Many assume that because you are dating someone from a different race, that somehow, you don’t see (or perhaps don’t want to see) colour. This is not always true. The terrain of interracial relationships is fraught with nuances, complexities and pressures that are embedded within our everyday experiences – often amplifying issues of race. We rarely spoke of the times that my boyfriend didn’t always feel welcome at predominantly black events or how some sales advisors would naturally feel more comfortable talking to him than me. Although he didn’t have to deal with accusations of disloyalty, he faced his own external pressures – even if he wasn’t always aware of them. He didn’t always understand why I sometimes felt uncomfortable or angry around people who looked like him, or why I sometimes preferred to seek refuge in women who looked like me. Something as simple as going to a family event or to a nightclub required constant navigation – a dance that we were forced to learn the steps to.
‘Something as simple as going to a family event or to a nightclub required constant navigation – a dance that we were forced to learn the steps to”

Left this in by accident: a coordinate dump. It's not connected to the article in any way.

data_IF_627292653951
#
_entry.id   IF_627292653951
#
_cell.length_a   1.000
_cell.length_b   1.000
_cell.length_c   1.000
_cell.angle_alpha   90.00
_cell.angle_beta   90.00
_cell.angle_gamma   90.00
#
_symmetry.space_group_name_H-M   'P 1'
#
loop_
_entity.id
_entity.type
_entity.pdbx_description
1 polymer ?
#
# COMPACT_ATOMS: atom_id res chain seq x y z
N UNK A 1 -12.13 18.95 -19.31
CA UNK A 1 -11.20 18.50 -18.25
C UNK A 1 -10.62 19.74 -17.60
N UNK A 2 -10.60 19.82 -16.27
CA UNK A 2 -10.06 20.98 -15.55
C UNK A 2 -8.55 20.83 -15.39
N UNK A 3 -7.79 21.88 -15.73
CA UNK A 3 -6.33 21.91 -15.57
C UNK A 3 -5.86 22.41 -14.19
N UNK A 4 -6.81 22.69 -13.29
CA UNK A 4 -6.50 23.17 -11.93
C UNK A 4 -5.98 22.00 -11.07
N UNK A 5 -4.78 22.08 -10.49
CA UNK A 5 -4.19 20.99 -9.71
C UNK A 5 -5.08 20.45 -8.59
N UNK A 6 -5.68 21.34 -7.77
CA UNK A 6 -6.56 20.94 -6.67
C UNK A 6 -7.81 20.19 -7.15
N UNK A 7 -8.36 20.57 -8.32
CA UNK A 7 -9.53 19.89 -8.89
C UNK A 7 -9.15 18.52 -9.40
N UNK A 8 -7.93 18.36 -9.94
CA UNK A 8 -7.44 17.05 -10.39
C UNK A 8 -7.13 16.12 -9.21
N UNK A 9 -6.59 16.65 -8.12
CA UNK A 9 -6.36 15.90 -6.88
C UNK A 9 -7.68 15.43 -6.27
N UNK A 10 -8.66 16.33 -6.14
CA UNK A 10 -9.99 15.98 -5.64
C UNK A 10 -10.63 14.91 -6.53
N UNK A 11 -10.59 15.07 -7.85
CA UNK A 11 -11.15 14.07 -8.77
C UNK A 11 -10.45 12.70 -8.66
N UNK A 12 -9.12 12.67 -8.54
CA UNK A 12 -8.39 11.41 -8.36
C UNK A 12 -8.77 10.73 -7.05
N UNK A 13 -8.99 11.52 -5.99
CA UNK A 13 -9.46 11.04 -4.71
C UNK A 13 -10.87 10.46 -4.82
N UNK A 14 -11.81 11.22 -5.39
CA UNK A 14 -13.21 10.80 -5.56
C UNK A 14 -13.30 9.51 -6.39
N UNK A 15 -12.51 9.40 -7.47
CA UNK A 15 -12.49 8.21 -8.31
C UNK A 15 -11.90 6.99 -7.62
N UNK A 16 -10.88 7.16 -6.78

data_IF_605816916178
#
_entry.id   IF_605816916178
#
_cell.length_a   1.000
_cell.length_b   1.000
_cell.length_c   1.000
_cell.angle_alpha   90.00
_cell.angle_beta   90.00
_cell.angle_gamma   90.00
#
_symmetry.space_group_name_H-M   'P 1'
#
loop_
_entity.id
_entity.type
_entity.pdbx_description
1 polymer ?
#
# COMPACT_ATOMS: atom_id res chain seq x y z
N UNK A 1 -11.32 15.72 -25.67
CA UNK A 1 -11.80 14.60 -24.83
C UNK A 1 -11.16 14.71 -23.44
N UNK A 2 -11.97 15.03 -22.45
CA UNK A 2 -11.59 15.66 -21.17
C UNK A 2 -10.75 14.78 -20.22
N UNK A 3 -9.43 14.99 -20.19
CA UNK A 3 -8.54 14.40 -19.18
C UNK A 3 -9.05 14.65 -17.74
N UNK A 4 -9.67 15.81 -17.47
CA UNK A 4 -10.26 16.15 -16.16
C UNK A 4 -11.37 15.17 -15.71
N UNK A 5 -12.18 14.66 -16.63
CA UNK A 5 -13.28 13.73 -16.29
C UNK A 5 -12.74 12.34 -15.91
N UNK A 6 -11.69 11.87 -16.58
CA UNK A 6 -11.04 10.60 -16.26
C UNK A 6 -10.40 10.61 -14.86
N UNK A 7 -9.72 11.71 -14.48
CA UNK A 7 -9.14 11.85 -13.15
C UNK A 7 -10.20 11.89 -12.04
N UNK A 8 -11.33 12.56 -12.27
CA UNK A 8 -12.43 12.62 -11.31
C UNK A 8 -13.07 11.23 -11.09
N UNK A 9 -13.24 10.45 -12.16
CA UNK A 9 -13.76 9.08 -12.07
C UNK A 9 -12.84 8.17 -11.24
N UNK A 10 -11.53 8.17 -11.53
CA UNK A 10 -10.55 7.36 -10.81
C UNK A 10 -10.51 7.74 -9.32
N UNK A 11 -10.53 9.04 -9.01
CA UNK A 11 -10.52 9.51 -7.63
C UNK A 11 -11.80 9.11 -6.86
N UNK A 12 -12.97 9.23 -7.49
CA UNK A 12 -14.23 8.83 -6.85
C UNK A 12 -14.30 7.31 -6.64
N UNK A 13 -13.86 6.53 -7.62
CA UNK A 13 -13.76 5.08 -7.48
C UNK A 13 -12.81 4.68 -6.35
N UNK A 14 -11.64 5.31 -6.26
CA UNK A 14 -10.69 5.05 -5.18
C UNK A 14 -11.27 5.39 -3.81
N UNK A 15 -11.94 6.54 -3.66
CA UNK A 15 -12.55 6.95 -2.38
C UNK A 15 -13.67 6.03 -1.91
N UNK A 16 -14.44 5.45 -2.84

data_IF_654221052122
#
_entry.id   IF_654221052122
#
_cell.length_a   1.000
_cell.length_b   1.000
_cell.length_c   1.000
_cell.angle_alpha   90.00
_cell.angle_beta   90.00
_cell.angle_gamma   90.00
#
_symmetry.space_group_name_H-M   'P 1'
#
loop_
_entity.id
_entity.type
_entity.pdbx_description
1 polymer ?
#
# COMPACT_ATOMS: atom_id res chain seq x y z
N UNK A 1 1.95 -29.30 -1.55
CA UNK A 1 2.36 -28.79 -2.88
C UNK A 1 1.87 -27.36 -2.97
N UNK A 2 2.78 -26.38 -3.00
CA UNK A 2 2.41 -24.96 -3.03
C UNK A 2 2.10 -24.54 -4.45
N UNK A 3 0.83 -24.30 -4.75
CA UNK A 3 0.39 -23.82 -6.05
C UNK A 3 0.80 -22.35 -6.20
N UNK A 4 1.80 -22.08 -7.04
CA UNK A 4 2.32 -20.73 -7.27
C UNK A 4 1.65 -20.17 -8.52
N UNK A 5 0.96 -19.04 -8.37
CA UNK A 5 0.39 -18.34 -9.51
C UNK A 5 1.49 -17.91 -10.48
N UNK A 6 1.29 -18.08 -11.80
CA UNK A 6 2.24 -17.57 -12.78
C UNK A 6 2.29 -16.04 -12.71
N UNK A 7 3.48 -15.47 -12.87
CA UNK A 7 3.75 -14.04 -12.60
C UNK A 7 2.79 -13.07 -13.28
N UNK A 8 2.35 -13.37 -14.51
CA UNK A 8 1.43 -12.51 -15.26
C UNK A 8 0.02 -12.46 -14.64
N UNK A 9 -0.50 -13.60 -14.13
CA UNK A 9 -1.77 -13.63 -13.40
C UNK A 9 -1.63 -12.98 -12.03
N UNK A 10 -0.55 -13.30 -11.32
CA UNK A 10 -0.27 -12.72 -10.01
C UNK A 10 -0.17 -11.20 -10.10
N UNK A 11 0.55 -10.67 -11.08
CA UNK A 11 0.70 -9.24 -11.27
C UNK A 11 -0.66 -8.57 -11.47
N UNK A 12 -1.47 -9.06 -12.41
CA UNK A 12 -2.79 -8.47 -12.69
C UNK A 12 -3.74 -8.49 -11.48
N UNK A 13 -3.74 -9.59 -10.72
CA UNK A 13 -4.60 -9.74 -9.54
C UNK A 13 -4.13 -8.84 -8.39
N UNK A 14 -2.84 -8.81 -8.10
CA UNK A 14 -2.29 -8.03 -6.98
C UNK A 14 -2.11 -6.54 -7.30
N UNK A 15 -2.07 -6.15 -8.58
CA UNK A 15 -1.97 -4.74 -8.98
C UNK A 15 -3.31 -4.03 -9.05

Since beginning our relationship, my loyalties have been questioned, I’ve lost friends, gained new ones and learnt more about myself than I ever have in a relationship. I’ve learned to reconsider things about the world I live in that, for so long, I often took for granted. Despite this, our relationship stayed strong. Do we talk about race? You bet. Have we solved the problem of race inequality? We’re still working on it. Despite my initial reservations, being in an interracial relationship has been a fruitful experience. It starts off hard, but when you get to the centre it’s soft, sweet and refreshing.
A bit like a coconut.
Join the debate. Do you have any opinions or interracial dating stories you want to share on the topic? Connect with us @Rifemag
Support more young people to have their voices heard
Rife is Watershed‘s online magazine created for young people, by young people.
We offer paid internships and publish work by young writers, photographers, illustrators, and filmmakers from all sorts of backgrounds, helping them get into creative careers. Rife has reached over 8,000 young people through our workshops, over 220 young people have made stuff for Rife on topics ranging from mental health to identity to baked beans, and last year, over 200,000 people visited our website.
In these complex and uncertain times hearing from and supporting young people who are advocating for social change and contributing fresh perspectives has never been so important.
Through supporting Rife you can ensure that this important work continues and that more young people have their voices heard.